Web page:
In a city with an army of master sommeliers, lesser known wine guys are likely to stay, well, lesser-known. Take Bank Atcharawan off that list. The owner of Chada Thai & Wine and former manager at Lotus of Siam was named one of Food & Wine’s Sommeliers of the Year for 2013 in the magazine’s April issue. (Check out the article online.)
National recognition for a local food and beverage pro off the Strip is a rarity, and Atchawaran was caught off guard. He took a minute to chat with the Weekly about the honor.
So how did this happen? (laughs) I was surprised. I guess they heard about what I did at Lotus and found out about the opening of [Chada], too, and they were curious and called me to ask about it. I think they found about me from talking to other somms around town.
That must make the recognition even more special, since your peers are the ones talking you up. Absolutely, it means a lot more to be mentioned by other somms, especially here in Las Vegas. I am kinda pysched that people respect what I did at Lotus and I’m proud of all the work I put into it. I think it might be the first time [someone] was mentioned by name regarding the wine list there.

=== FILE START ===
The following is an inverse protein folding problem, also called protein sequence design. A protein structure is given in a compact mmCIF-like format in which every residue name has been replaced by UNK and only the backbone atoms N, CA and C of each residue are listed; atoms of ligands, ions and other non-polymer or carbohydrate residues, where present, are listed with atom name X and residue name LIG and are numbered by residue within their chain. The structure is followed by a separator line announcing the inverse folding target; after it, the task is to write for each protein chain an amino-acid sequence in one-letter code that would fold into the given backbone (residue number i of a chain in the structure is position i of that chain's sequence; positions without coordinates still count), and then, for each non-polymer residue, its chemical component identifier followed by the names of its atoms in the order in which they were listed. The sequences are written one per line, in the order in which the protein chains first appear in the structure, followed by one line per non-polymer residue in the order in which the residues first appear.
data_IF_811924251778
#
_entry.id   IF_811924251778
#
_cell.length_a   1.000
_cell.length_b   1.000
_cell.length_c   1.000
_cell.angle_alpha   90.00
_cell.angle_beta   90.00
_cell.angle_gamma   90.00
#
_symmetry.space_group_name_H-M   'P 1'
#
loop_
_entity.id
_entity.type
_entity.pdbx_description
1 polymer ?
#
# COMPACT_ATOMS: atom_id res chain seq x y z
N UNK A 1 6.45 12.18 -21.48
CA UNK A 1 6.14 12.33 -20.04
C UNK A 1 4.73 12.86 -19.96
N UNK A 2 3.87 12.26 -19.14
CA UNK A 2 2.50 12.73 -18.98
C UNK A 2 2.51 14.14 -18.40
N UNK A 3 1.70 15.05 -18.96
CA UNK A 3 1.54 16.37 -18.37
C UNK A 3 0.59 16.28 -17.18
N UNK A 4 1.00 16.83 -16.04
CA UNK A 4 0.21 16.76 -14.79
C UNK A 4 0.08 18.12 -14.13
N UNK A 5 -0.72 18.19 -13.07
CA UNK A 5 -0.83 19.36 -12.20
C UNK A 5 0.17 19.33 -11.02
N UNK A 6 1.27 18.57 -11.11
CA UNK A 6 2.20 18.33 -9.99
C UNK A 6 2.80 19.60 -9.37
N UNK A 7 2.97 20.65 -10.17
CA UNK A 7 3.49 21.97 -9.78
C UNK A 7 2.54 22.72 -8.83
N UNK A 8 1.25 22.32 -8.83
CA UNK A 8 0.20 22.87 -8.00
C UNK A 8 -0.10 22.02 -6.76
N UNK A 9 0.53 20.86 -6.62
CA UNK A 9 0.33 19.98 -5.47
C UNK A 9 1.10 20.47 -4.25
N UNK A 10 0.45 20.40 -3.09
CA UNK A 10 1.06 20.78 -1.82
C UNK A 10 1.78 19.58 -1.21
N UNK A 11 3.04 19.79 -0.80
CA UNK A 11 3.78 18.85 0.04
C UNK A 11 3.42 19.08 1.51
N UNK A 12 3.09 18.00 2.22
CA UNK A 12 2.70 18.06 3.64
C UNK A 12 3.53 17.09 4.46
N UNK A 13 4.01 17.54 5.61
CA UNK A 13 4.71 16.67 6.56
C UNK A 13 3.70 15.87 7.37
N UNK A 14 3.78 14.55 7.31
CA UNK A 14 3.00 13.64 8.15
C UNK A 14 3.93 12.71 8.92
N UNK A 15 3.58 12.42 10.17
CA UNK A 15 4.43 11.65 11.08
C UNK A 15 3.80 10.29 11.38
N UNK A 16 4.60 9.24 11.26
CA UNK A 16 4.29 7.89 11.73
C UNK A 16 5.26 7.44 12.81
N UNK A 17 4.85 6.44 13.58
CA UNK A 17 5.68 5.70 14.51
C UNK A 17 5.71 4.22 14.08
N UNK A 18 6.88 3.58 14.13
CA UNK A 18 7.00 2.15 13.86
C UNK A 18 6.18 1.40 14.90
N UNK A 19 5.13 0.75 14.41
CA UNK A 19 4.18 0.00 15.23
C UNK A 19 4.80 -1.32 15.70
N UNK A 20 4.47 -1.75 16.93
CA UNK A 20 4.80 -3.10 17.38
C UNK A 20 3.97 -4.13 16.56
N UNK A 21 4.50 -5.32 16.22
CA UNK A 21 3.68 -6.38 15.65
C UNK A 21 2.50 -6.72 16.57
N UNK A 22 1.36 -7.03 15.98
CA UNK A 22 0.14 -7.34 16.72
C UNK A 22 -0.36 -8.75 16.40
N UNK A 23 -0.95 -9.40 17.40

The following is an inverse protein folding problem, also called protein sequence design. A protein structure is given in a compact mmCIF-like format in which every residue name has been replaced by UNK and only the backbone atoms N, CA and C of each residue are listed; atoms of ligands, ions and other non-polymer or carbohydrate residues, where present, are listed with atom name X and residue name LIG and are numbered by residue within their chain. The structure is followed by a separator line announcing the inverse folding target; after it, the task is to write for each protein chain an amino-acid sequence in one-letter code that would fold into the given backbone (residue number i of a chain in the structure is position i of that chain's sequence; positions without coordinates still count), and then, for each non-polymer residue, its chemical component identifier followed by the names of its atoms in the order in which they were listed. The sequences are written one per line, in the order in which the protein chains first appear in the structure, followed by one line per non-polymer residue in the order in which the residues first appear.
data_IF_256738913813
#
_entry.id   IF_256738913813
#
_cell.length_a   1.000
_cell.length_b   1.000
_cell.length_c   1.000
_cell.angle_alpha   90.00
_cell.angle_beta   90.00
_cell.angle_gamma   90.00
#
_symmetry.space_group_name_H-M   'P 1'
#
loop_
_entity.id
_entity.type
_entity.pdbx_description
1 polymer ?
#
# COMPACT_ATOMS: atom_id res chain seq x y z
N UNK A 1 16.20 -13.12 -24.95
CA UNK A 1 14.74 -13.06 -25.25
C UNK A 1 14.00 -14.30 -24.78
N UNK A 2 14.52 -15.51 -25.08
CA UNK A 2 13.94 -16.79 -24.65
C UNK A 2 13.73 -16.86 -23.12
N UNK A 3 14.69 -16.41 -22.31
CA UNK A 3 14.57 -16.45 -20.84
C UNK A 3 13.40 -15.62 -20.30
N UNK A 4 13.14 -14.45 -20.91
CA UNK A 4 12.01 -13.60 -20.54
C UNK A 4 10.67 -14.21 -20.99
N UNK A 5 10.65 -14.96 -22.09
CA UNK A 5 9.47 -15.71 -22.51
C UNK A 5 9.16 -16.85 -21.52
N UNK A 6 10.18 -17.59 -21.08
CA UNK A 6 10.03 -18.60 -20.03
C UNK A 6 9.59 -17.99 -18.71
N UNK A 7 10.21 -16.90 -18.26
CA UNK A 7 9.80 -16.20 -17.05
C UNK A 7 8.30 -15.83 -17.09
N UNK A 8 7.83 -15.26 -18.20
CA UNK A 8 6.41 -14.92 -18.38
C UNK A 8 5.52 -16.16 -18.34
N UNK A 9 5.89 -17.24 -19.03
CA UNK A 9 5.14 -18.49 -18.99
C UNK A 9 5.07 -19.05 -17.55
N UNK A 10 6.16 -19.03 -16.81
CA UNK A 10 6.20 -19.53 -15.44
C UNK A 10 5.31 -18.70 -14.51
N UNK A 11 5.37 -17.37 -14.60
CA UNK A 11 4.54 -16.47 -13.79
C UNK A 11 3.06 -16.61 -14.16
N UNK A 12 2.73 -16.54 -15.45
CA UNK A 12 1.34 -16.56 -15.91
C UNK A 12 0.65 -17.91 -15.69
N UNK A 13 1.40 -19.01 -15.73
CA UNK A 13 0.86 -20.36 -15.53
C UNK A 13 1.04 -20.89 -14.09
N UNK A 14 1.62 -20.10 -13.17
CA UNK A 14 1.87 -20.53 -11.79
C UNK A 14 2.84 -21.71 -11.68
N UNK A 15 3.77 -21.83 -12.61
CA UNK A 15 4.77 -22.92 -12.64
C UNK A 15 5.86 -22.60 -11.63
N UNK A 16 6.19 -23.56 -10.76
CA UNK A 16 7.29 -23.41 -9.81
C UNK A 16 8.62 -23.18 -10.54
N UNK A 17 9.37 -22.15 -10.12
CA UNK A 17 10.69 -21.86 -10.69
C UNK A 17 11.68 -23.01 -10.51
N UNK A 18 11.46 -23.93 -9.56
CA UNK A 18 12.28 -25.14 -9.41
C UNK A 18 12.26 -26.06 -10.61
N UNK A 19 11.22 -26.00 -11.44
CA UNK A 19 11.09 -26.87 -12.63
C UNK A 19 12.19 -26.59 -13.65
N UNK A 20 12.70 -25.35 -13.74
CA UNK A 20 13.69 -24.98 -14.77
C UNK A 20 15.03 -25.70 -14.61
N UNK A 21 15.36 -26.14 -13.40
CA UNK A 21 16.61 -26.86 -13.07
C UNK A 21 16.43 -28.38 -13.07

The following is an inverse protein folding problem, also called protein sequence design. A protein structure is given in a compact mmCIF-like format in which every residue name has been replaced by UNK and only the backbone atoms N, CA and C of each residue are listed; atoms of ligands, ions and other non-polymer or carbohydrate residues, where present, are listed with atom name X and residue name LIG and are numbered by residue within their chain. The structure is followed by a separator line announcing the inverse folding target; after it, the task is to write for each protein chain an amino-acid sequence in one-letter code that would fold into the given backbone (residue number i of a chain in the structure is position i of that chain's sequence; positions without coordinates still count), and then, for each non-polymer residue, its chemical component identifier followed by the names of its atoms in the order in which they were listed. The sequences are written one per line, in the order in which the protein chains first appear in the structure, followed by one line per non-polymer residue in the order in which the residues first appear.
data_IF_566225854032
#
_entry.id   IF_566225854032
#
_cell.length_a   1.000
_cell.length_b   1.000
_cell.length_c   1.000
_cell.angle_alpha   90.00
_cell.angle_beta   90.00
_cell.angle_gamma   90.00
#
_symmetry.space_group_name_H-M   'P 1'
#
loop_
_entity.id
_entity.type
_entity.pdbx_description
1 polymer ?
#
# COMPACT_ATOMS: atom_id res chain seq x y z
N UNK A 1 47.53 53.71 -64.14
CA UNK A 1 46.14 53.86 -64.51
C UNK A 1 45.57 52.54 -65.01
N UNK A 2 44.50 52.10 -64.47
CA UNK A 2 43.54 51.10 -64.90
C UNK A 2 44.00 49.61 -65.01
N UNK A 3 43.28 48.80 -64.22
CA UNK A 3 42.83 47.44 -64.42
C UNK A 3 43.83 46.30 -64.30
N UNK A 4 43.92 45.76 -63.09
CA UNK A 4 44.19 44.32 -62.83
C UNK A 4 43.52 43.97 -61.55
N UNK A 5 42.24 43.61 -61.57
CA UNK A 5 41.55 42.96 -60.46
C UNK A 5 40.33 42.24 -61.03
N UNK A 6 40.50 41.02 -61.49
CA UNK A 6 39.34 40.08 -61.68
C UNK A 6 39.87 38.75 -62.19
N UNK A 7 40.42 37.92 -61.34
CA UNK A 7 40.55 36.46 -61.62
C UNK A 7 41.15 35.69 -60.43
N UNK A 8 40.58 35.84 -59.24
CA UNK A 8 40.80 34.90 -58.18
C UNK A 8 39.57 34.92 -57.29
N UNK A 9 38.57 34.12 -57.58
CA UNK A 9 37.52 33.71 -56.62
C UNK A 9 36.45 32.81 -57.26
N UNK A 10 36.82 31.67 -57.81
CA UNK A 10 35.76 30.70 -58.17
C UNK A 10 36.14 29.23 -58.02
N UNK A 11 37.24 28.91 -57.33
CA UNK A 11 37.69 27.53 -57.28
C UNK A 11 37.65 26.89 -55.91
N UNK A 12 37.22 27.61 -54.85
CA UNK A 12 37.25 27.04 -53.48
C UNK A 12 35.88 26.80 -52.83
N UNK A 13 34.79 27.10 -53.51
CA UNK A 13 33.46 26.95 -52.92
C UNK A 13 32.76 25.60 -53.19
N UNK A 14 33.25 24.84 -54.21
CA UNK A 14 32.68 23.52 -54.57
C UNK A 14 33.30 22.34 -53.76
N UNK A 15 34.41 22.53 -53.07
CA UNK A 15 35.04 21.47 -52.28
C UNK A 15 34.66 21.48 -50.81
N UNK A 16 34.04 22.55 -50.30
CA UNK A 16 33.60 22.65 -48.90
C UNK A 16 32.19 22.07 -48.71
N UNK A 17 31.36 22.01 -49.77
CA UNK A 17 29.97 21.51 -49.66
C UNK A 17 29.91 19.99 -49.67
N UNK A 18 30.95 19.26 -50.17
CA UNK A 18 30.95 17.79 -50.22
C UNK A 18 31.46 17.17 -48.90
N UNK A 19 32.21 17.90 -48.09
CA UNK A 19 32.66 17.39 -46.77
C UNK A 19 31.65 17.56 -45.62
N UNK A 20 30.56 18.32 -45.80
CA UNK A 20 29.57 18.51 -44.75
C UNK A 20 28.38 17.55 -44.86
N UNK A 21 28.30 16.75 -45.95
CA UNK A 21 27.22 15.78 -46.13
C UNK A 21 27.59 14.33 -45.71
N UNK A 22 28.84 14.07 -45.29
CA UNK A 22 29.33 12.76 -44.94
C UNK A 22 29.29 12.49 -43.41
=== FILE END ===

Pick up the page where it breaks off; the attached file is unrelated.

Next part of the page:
You opened your own place, Chada Thai & Wine, five months ago in the Chinatown district, and your wine program there is much different from what was happening at Lotus of Siam. It got to be really big at Lotus, a selection of more than a thousand [labels]. It’s quite the opposite here. It’s a small list, and I’m trying to go toward old world wines, hot producers and smaller stuff, like labels that do under a thousand cases in production. I’m trying to find some gems out there, things that people don’t know, and we’re trying to teach a little about obscure regions and old-world style of wines. At Lotus it was more mainstream, a lot more recognizable labels instead of small stuff.
How has the reaction been to Chada’s wine list so far? It’s been great. Sometimes it can be tough to introduce new stuff people are not familiar with, but there is a lot of different stuff out there to try. And when it’s wine with Thai food, it’s not just about Riesling and other [sweet or white] wines. We’re actually working a lot more with reds. I think we can go a little further.
You recently started serving lunch at Chada, though it seems evening and later is when things get going there. Lunch is a tough business. We’re still trying it out. We’re still seeing our heavy traffic later, and I’m quite happy with the late-night crowd. It’s a lot of somms and chefs and industry people coming in, just out of work. We’ll see where it picks up and maybe go in other directions, maybe with some wine events.